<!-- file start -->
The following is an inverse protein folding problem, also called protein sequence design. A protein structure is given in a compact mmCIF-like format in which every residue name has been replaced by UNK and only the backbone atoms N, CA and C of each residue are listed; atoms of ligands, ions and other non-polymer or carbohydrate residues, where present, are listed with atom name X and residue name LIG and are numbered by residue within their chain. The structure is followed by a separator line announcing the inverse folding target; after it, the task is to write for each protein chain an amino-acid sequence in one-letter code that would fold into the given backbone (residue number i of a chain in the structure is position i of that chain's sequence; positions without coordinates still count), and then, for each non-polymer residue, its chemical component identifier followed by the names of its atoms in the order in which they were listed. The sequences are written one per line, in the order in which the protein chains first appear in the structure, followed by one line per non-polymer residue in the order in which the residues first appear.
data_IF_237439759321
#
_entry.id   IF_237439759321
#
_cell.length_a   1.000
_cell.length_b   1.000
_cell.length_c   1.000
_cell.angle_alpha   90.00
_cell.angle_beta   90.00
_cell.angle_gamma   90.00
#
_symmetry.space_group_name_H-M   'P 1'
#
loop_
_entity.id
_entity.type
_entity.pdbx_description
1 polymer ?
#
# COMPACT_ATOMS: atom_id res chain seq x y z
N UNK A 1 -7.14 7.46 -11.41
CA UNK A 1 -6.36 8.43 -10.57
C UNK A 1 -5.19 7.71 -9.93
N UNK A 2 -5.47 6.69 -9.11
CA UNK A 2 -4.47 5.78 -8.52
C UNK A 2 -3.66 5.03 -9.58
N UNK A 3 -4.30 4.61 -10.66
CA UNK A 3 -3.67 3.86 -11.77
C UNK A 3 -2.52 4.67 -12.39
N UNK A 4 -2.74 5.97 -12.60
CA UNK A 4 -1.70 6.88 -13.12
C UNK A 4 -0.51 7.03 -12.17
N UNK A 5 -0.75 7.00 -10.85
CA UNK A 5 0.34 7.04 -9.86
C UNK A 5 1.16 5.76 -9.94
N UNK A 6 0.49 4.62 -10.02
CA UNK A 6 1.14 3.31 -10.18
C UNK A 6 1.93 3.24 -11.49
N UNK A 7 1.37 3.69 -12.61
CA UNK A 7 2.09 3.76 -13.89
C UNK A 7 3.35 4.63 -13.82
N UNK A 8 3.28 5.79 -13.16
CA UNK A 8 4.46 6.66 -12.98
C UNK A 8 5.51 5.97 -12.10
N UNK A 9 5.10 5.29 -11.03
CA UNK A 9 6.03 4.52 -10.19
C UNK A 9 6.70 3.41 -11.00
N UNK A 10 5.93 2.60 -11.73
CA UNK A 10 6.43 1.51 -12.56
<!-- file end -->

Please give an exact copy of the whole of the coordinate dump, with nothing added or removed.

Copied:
The following is an inverse protein folding problem, also called protein sequence design. A protein structure is given in a compact mmCIF-like format in which every residue name has been replaced by UNK and only the backbone atoms N, CA and C of each residue are listed; atoms of ligands, ions and other non-polymer or carbohydrate residues, where present, are listed with atom name X and residue name LIG and are numbered by residue within their chain. The structure is followed by a separator line announcing the inverse folding target; after it, the task is to write for each protein chain an amino-acid sequence in one-letter code that would fold into the given backbone (residue number i of a chain in the structure is position i of that chain's sequence; positions without coordinates still count), and then, for each non-polymer residue, its chemical component identifier followed by the names of its atoms in the order in which they were listed. The sequences are written one per line, in the order in which the protein chains first appear in the structure, followed by one line per non-polymer residue in the order in which the residues first appear.
data_IF_237439759321
#
_entry.id   IF_237439759321
#
_cell.length_a   1.000
_cell.length_b   1.000
_cell.length_c   1.000
_cell.angle_alpha   90.00
_cell.angle_beta   90.00
_cell.angle_gamma   90.00
#
_symmetry.space_group_name_H-M   'P 1'
#
loop_
_entity.id
_entity.type
_entity.pdbx_description
1 polymer ?
#
# COMPACT_ATOMS: atom_id res chain seq x y z
N UNK A 1 -7.14 7.46 -11.41
CA UNK A 1 -6.36 8.43 -10.57
C UNK A 1 -5.19 7.71 -9.93
N UNK A 2 -5.47 6.69 -9.11
CA UNK A 2 -4.47 5.78 -8.52
C UNK A 2 -3.66 5.03 -9.58
N UNK A 3 -4.30 4.61 -10.66
CA UNK A 3 -3.67 3.86 -11.77
C UNK A 3 -2.52 4.67 -12.39
N UNK A 4 -2.74 5.97 -12.60
CA UNK A 4 -1.70 6.88 -13.12
C UNK A 4 -0.51 7.03 -12.17
N UNK A 5 -0.75 7.00 -10.85
CA UNK A 5 0.34 7.04 -9.86
C UNK A 5 1.16 5.76 -9.94
N UNK A 6 0.49 4.62 -10.02
CA UNK A 6 1.14 3.31 -10.18
C UNK A 6 1.93 3.24 -11.49
N UNK A 7 1.37 3.69 -12.61
CA UNK A 7 2.09 3.76 -13.89
C UNK A 7 3.35 4.63 -13.82
N UNK A 8 3.28 5.79 -13.16
CA UNK A 8 4.46 6.66 -12.98
C UNK A 8 5.51 5.97 -12.10
N UNK A 9 5.10 5.29 -11.03
CA UNK A 9 6.03 4.52 -10.19
C UNK A 9 6.70 3.41 -11.00
N UNK A 10 5.93 2.60 -11.73
CA UNK A 10 6.43 1.51 -12.56